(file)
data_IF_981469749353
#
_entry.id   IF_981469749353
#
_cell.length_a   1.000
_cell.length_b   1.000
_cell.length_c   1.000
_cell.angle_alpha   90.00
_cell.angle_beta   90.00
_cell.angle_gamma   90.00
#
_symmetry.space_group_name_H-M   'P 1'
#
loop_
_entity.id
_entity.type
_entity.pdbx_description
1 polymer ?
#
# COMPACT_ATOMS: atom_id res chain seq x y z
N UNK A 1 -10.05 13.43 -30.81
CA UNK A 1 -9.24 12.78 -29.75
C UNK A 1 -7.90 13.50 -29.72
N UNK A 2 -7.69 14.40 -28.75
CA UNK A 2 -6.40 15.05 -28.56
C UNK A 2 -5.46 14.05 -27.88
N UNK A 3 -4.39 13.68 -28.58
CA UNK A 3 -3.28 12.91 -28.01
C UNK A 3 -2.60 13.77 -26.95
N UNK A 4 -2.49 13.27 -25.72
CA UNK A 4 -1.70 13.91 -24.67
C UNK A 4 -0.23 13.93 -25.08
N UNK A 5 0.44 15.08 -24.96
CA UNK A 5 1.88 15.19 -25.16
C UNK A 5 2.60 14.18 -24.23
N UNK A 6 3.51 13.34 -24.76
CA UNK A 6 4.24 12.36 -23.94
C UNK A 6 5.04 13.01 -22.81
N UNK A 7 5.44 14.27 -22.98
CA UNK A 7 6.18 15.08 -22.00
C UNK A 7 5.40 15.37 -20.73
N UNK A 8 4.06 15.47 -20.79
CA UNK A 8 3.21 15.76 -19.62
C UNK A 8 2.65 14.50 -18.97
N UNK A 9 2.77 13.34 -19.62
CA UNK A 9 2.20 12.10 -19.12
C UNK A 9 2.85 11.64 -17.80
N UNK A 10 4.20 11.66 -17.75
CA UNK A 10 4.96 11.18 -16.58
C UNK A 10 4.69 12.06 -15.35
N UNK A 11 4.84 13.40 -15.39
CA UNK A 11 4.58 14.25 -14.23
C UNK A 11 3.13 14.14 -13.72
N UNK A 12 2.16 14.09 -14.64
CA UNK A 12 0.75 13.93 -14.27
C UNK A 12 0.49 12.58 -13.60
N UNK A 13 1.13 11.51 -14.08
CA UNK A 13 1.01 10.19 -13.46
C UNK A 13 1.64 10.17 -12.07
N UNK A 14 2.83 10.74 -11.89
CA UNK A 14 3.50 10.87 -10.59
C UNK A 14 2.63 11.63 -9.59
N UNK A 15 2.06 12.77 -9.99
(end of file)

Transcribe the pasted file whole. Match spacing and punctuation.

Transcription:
data_IF_981469749353
#
_entry.id   IF_981469749353
#
_cell.length_a   1.000
_cell.length_b   1.000
_cell.length_c   1.000
_cell.angle_alpha   90.00
_cell.angle_beta   90.00
_cell.angle_gamma   90.00
#
_symmetry.space_group_name_H-M   'P 1'
#
loop_
_entity.id
_entity.type
_entity.pdbx_description
1 polymer ?
#
# COMPACT_ATOMS: atom_id res chain seq x y z
N UNK A 1 -10.05 13.43 -30.81
CA UNK A 1 -9.24 12.78 -29.75
C UNK A 1 -7.90 13.50 -29.72
N UNK A 2 -7.69 14.40 -28.75
CA UNK A 2 -6.40 15.05 -28.56
C UNK A 2 -5.46 14.05 -27.88
N UNK A 3 -4.39 13.68 -28.58
CA UNK A 3 -3.28 12.91 -28.01
C UNK A 3 -2.60 13.77 -26.95
N UNK A 4 -2.49 13.27 -25.72
CA UNK A 4 -1.70 13.91 -24.67
C UNK A 4 -0.23 13.93 -25.08
N UNK A 5 0.44 15.08 -24.96
CA UNK A 5 1.88 15.19 -25.16
C UNK A 5 2.60 14.18 -24.23
N UNK A 6 3.51 13.34 -24.76
CA UNK A 6 4.24 12.36 -23.94
C UNK A 6 5.04 13.01 -22.81
N UNK A 7 5.44 14.27 -22.98
CA UNK A 7 6.18 15.08 -22.00
C UNK A 7 5.40 15.37 -20.73
N UNK A 8 4.06 15.47 -20.79
CA UNK A 8 3.21 15.76 -19.62
C UNK A 8 2.65 14.50 -18.97
N UNK A 9 2.77 13.34 -19.62
CA UNK A 9 2.20 12.10 -19.12
C UNK A 9 2.85 11.64 -17.80
N UNK A 10 4.20 11.66 -17.75
CA UNK A 10 4.96 11.18 -16.58
C UNK A 10 4.69 12.06 -15.35
N UNK A 11 4.84 13.40 -15.39
CA UNK A 11 4.58 14.25 -14.23
C UNK A 11 3.13 14.14 -13.72
N UNK A 12 2.16 14.09 -14.64
CA UNK A 12 0.75 13.93 -14.27
C UNK A 12 0.49 12.58 -13.60
N UNK A 13 1.13 11.51 -14.08
CA UNK A 13 1.01 10.19 -13.46
C UNK A 13 1.64 10.17 -12.07
N UNK A 14 2.83 10.74 -11.89
CA UNK A 14 3.50 10.87 -10.59
C UNK A 14 2.63 11.63 -9.59
N UNK A 15 2.06 12.77 -9.99